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um… what?

My mom just tipped me off to the new search engine that was released Monday (yes, I’ll admit it, my mom got the drop on me) called Cuil. Say: cool. Yeah, that’s a problem right there for those of us who don’t speak Gaelic (sorry, Dad). There’s a neat little story in the FAQ that makes the name almost okay, but I think it’s still going to prove to be a hindrance. People can’t recommend what they can’t pronounce.

However, I don’t really care what they called it so long as it works, so of course I tried the hello world of search engine tests: the ego search. Yup. Typed “rachel smith nmc” into the little box and hit enter. (I used to do just “rachel smith” but ever since that other one nearly made it to Miss Universe, I’ve had to be more specific. Adding “nmc” usually keeps her out of the results.) Let’s see what you’ve got!
Cuil Search Results
Um. What? At first glance, none of the results are relevant except the first and last ones. I recognize the NMC logo, and I recognize the screenshot of our podcast page. The rest of the photos are not me, not anyone I know, and not relevant.

But the text is.

Who are those people? There’s my Academic Commons profile in the #2 slot, but that’s not a picture of me. I’m willing to give Cuil some credit and say that it is a photo from a different profile on the AC site. Not ideal, but understandable. Let’s look at the next entry. An older blog post from CogDog, looks like, talking about the Director’s Meeting in 2005 that focused on Campus Impact. I was there, so that’s likely to be relevant. But the photo is… oh no! It’s her! WTF?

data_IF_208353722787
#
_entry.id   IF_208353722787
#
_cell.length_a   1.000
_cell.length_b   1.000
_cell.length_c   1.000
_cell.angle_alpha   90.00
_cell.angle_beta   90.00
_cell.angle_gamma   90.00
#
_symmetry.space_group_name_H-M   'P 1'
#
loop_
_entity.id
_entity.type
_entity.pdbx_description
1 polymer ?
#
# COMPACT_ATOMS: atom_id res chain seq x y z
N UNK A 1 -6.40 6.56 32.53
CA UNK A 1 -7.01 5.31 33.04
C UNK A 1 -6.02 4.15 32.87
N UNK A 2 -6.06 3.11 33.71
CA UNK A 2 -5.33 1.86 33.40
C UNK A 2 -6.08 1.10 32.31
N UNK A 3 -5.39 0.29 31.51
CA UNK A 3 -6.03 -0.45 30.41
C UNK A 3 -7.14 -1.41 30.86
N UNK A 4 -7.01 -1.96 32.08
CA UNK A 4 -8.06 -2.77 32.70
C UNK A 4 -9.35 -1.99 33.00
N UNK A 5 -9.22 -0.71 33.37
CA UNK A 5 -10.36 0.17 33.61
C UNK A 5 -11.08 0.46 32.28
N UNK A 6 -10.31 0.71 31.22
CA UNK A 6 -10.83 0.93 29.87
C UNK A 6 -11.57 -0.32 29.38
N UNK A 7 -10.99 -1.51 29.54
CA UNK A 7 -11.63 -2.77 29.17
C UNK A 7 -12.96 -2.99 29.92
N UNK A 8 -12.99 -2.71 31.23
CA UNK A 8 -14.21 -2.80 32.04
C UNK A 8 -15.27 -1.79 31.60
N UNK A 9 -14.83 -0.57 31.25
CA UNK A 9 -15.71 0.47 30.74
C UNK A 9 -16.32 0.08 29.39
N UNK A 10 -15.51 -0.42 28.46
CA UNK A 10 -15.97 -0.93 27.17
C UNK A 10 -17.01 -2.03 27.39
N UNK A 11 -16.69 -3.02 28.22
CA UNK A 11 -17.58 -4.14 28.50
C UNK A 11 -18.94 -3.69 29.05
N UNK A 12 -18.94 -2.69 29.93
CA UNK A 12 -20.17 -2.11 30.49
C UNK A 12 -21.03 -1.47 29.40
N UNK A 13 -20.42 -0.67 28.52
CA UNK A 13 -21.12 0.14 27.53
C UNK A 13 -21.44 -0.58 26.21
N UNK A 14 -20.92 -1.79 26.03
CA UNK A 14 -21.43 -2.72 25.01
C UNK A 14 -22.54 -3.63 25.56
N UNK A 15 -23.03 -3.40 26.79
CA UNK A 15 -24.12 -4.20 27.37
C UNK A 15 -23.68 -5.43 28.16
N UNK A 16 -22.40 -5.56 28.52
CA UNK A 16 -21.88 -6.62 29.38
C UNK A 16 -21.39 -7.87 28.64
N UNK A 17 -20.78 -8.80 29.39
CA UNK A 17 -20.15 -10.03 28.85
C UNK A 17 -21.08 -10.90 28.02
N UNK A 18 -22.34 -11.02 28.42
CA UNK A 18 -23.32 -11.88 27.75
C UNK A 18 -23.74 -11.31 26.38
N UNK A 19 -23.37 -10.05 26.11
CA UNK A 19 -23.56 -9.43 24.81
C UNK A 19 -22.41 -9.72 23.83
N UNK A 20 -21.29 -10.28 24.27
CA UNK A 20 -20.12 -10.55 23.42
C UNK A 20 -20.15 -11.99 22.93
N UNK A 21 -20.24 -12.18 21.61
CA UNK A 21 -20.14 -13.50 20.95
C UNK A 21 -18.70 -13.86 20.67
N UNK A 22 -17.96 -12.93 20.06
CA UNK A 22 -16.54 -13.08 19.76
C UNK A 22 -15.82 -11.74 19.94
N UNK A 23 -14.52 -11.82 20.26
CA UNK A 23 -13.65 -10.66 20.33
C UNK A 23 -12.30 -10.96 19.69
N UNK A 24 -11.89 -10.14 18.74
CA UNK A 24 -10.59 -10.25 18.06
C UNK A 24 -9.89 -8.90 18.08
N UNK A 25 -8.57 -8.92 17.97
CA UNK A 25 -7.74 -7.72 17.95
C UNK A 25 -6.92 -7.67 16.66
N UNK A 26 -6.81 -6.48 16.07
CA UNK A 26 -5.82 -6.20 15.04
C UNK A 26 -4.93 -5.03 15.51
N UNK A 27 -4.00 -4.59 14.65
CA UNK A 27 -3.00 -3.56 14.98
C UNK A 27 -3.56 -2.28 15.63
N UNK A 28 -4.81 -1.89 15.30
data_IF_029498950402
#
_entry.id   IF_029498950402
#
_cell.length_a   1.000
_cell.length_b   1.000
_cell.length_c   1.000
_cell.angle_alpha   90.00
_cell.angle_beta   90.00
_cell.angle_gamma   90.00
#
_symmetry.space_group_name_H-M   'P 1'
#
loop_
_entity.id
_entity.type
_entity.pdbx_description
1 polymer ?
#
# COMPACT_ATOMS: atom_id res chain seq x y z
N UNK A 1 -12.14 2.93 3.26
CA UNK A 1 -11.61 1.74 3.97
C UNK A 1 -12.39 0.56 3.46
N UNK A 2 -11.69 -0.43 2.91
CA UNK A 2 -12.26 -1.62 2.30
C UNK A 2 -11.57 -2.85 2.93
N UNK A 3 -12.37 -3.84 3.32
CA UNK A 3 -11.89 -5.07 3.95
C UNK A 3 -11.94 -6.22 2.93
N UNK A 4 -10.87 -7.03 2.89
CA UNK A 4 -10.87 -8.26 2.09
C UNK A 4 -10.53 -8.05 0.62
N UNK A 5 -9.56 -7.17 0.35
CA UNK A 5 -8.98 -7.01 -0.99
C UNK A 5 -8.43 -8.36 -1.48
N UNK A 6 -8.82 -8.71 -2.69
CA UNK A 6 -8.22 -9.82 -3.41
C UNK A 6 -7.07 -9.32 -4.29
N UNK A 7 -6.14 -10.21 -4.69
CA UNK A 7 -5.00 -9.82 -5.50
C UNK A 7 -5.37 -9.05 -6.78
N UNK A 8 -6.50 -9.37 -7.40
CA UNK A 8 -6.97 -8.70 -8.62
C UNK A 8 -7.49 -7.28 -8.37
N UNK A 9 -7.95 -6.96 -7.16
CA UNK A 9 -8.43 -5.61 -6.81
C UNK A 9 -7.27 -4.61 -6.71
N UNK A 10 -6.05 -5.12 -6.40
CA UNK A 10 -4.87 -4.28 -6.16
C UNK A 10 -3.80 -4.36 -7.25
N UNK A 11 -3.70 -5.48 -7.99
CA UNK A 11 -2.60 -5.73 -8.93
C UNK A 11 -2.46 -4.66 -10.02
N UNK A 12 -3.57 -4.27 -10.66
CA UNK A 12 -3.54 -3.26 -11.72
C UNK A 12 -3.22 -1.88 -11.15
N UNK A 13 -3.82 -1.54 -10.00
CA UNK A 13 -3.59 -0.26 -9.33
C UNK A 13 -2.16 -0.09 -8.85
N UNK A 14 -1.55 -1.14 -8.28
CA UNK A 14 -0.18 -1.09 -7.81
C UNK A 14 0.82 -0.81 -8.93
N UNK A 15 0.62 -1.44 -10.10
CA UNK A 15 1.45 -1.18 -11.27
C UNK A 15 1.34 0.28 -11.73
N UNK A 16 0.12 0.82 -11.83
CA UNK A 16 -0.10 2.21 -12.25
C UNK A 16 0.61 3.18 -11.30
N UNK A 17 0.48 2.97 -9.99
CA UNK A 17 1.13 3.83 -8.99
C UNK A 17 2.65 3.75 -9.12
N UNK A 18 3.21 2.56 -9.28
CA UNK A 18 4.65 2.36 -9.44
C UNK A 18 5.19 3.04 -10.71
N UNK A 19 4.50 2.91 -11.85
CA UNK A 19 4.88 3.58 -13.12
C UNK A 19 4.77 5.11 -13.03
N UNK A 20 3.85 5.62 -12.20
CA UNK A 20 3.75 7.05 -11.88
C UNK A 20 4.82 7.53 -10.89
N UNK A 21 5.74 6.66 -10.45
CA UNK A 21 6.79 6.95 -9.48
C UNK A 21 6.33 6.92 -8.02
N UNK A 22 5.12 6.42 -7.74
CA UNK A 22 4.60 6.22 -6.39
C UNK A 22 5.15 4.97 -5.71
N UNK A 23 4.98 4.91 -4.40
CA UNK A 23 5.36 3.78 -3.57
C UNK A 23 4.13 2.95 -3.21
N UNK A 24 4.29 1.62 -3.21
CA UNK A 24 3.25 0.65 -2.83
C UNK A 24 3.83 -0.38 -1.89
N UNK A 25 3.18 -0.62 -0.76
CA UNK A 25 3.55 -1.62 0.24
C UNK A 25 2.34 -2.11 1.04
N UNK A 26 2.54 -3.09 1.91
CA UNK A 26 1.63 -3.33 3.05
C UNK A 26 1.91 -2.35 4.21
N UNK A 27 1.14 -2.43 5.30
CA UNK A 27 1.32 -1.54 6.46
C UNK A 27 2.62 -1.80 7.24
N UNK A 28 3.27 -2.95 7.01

At this point, I glance over the rest of the page and realize that EVERY SINGLE text entry is relevant, but NONE of the photos of people are. Some of them aren’t even related to the text they are next to, like the CogDog/Almost-Ms-Universe combo. And what’s up with the one on the horse? Who knows.

I am now wondering how they pick their images. Maybe the FAQ will shed some light. Let’s check it out.
Cuil FAQ about images
Not so much.

If you can’t match the photos with the text, don’t put ’em in. It’s just misleading. I notice the photos first and assume the results aren’t relevant. For comparison, the first 21 images in a Google Images search on the same phrase are either me or related to me. That’s the entire first page. My pageant counterpart doesn’t even turn up until page, um, I don’t know. I got bored and stopped looking for her after page 9.

My $0.02: Not ready for prime time. Sorry Cuil.

One Comment

  1. Alan says:

    It’s even worse than that. As you page through the results, you get the same images, associated with different stories. So there is zero, maybe even negative relevance to the images.

    If they were smart, they might add some digg-like tool to indicate if the image was related or not, but their search engine obviously makes no more than a semi-random effort with the images.

    And even more badness. At least 2 links per page do not even go to the sources. On page 9, a link to a blog post I wrote has a URL of

    and links supposedly to NMC goes to and

    My regrets to your Mom, but this is the stupidest most transparent attempt effort and is more of a splog than anything. Stupid and lame in one effort.

    Not only “not ready for prime time”, it is most un-cuil and destined to be the laughingstock of the web. What a frigging legacy.